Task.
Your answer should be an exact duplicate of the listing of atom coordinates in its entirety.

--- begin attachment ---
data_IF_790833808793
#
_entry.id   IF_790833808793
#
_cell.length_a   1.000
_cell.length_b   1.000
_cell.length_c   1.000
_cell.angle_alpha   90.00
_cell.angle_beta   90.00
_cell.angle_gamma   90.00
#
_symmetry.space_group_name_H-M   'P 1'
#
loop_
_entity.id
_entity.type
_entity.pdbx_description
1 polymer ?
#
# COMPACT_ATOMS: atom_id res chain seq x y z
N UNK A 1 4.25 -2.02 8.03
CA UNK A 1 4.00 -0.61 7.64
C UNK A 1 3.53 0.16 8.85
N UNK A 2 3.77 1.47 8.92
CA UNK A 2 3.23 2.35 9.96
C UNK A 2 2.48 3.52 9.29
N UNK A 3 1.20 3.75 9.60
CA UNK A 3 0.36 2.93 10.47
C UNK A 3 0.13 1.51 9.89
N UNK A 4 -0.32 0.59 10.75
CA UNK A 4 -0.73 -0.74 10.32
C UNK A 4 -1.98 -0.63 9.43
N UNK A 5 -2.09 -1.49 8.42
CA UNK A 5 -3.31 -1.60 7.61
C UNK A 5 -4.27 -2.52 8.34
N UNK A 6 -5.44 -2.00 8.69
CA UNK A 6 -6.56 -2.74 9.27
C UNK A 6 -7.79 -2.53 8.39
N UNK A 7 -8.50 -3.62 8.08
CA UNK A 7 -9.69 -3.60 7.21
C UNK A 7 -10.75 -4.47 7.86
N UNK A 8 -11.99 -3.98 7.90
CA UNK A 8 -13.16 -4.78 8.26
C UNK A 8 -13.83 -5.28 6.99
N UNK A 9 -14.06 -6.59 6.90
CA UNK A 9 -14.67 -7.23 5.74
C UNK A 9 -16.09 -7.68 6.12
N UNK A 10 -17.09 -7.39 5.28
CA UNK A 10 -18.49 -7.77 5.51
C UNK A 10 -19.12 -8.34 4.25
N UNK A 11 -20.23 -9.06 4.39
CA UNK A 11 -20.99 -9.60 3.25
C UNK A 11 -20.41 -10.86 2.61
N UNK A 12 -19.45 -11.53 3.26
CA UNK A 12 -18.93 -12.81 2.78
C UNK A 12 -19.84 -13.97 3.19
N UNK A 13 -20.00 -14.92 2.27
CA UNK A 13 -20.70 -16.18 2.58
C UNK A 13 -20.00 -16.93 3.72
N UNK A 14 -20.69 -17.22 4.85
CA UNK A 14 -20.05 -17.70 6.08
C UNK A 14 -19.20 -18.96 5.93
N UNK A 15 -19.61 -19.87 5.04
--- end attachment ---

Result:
data_IF_790833808793
#
_entry.id   IF_790833808793
#
_cell.length_a   1.000
_cell.length_b   1.000
_cell.length_c   1.000
_cell.angle_alpha   90.00
_cell.angle_beta   90.00
_cell.angle_gamma   90.00
#
_symmetry.space_group_name_H-M   'P 1'
#
loop_
_entity.id
_entity.type
_entity.pdbx_description
1 polymer ?
#
# COMPACT_ATOMS: atom_id res chain seq x y z
N UNK A 1 4.25 -2.02 8.03
CA UNK A 1 4.00 -0.61 7.64
C UNK A 1 3.53 0.16 8.85
N UNK A 2 3.77 1.47 8.92
CA UNK A 2 3.23 2.35 9.96
C UNK A 2 2.48 3.52 9.29
N UNK A 3 1.20 3.75 9.60
CA UNK A 3 0.36 2.93 10.47
C UNK A 3 0.13 1.51 9.89
N UNK A 4 -0.32 0.59 10.75
CA UNK A 4 -0.73 -0.74 10.32
C UNK A 4 -1.98 -0.63 9.43
N UNK A 5 -2.09 -1.49 8.42
CA UNK A 5 -3.31 -1.60 7.61
C UNK A 5 -4.27 -2.52 8.34
N UNK A 6 -5.44 -2.00 8.69
CA UNK A 6 -6.56 -2.74 9.27
C UNK A 6 -7.79 -2.53 8.39
N UNK A 7 -8.50 -3.62 8.08
CA UNK A 7 -9.69 -3.60 7.21
C UNK A 7 -10.75 -4.47 7.86
N UNK A 8 -11.99 -3.98 7.90
CA UNK A 8 -13.16 -4.78 8.26
C UNK A 8 -13.83 -5.28 6.99
N UNK A 9 -14.06 -6.59 6.90
CA UNK A 9 -14.67 -7.23 5.74
C UNK A 9 -16.09 -7.68 6.12
N UNK A 10 -17.09 -7.39 5.28
CA UNK A 10 -18.49 -7.77 5.51
C UNK A 10 -19.12 -8.34 4.25
N UNK A 11 -20.23 -9.06 4.39
CA UNK A 11 -20.99 -9.60 3.25
C UNK A 11 -20.41 -10.86 2.61
N UNK A 12 -19.45 -11.53 3.26
CA UNK A 12 -18.93 -12.81 2.78
C UNK A 12 -19.84 -13.97 3.19
N UNK A 13 -20.00 -14.92 2.27
CA UNK A 13 -20.70 -16.18 2.58
C UNK A 13 -20.00 -16.93 3.72
N UNK A 14 -20.69 -17.22 4.85
CA UNK A 14 -20.05 -17.70 6.08
C UNK A 14 -19.20 -18.96 5.93
N UNK A 15 -19.61 -19.87 5.04